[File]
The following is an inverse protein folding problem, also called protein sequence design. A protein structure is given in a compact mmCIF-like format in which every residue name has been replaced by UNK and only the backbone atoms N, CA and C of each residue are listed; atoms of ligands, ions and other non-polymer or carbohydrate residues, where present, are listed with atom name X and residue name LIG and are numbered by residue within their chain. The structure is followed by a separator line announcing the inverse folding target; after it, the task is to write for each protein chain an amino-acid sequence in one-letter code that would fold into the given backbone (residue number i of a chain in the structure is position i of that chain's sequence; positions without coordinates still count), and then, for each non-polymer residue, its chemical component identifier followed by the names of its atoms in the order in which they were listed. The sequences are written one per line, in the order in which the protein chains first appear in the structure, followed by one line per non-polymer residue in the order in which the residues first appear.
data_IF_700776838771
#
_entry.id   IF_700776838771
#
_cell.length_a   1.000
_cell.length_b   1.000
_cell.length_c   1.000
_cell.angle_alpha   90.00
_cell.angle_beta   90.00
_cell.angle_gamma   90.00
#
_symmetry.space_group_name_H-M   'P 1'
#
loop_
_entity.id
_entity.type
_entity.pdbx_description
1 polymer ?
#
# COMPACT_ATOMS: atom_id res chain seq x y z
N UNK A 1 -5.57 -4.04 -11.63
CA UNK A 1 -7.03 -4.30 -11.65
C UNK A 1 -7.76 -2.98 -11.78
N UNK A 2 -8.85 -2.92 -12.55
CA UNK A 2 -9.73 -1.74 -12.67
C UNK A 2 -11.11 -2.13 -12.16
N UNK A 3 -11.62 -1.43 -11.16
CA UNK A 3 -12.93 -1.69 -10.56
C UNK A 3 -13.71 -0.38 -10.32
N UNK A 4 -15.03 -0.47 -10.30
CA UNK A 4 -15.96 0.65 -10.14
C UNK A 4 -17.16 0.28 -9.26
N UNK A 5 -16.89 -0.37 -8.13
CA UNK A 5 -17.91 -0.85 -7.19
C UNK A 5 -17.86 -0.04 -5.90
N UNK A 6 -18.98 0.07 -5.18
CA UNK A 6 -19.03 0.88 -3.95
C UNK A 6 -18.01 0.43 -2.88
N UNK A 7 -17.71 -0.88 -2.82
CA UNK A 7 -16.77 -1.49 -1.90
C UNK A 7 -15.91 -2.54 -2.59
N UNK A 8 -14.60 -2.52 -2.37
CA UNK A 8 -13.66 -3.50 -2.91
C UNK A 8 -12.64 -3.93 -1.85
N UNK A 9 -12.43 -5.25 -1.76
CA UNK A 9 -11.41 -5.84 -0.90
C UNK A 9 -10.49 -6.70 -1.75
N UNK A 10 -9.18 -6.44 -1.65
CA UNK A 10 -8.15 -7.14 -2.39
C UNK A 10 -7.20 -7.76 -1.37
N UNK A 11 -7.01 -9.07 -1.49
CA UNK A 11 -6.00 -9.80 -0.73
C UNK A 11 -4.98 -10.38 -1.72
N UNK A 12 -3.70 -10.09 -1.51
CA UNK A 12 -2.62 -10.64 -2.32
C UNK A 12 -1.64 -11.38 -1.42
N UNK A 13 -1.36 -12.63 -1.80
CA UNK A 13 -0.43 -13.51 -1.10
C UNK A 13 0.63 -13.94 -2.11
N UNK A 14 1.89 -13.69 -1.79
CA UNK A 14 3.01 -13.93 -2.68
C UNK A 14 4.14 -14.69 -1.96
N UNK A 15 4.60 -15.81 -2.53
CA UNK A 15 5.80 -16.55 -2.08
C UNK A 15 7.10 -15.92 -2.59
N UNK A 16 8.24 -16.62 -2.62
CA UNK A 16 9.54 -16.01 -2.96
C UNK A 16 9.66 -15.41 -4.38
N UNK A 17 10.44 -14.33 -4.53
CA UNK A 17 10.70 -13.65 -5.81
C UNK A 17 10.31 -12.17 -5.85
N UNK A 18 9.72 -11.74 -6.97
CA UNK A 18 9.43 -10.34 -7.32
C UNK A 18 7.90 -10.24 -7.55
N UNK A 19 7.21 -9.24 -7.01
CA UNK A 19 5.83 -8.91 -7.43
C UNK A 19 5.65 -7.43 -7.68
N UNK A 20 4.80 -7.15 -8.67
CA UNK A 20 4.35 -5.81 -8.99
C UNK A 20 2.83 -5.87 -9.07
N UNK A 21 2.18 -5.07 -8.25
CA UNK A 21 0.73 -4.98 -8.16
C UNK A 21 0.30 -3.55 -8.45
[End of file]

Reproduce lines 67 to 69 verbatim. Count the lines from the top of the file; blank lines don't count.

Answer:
N UNK A 16 8.24 -16.62 -2.62
CA UNK A 16 9.54 -16.01 -2.96
C UNK A 16 9.66 -15.41 -4.38